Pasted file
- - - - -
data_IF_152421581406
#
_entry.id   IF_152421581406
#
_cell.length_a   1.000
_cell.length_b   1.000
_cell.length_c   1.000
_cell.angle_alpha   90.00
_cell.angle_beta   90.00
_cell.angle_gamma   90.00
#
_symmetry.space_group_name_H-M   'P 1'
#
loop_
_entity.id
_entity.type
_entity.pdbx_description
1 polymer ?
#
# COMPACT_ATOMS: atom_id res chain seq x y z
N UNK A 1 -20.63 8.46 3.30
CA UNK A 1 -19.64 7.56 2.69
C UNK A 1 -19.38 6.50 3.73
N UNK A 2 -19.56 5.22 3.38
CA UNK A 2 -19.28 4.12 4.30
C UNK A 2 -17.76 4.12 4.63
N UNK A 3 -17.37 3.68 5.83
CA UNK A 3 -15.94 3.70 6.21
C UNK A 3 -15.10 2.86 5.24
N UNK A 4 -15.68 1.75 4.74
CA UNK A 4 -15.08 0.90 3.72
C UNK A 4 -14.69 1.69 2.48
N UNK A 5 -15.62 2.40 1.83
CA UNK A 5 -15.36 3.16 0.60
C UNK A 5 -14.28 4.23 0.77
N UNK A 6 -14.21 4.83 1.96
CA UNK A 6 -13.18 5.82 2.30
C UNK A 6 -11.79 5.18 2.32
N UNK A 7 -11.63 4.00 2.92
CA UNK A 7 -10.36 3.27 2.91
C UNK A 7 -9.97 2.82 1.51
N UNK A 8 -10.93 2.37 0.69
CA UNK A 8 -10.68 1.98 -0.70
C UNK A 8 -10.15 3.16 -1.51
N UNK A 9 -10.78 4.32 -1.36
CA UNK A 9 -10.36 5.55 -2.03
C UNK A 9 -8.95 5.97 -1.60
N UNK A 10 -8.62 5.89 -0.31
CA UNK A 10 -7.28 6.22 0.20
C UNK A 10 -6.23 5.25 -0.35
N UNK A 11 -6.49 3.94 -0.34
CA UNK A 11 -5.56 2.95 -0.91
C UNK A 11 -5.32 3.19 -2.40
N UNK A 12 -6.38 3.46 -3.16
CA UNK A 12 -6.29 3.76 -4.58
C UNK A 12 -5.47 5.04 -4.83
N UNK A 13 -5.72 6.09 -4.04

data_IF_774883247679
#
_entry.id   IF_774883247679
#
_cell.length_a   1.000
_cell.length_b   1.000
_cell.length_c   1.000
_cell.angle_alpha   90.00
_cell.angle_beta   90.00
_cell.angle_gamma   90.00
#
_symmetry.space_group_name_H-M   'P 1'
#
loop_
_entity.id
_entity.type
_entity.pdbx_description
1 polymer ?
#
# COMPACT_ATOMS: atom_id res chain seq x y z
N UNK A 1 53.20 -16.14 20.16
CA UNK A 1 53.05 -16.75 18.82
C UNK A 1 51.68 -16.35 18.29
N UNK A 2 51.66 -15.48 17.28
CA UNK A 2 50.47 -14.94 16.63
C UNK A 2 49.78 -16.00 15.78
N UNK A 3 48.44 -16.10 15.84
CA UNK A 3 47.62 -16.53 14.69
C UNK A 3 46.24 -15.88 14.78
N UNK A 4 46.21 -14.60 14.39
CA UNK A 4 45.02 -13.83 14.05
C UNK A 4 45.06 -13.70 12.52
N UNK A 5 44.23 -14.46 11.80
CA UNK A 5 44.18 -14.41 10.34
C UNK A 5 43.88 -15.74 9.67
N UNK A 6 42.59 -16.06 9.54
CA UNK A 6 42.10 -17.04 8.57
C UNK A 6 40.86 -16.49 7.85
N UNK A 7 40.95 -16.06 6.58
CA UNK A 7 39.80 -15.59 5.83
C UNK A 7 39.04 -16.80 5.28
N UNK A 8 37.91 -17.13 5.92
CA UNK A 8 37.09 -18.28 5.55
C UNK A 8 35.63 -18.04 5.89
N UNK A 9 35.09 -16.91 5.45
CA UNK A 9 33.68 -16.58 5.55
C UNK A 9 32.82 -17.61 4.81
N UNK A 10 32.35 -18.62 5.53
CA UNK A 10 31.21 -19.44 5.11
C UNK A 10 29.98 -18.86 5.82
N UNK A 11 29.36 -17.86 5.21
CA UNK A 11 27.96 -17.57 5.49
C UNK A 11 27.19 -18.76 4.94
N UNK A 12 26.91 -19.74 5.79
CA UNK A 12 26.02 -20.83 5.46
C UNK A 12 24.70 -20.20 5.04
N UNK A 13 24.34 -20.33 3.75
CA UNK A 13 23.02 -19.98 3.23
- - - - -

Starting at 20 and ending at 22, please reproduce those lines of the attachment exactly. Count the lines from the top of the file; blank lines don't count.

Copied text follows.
# COMPACT_ATOMS: atom_id res chain seq x y z
N UNK A 1 -20.63 8.46 3.30
CA UNK A 1 -19.64 7.56 2.69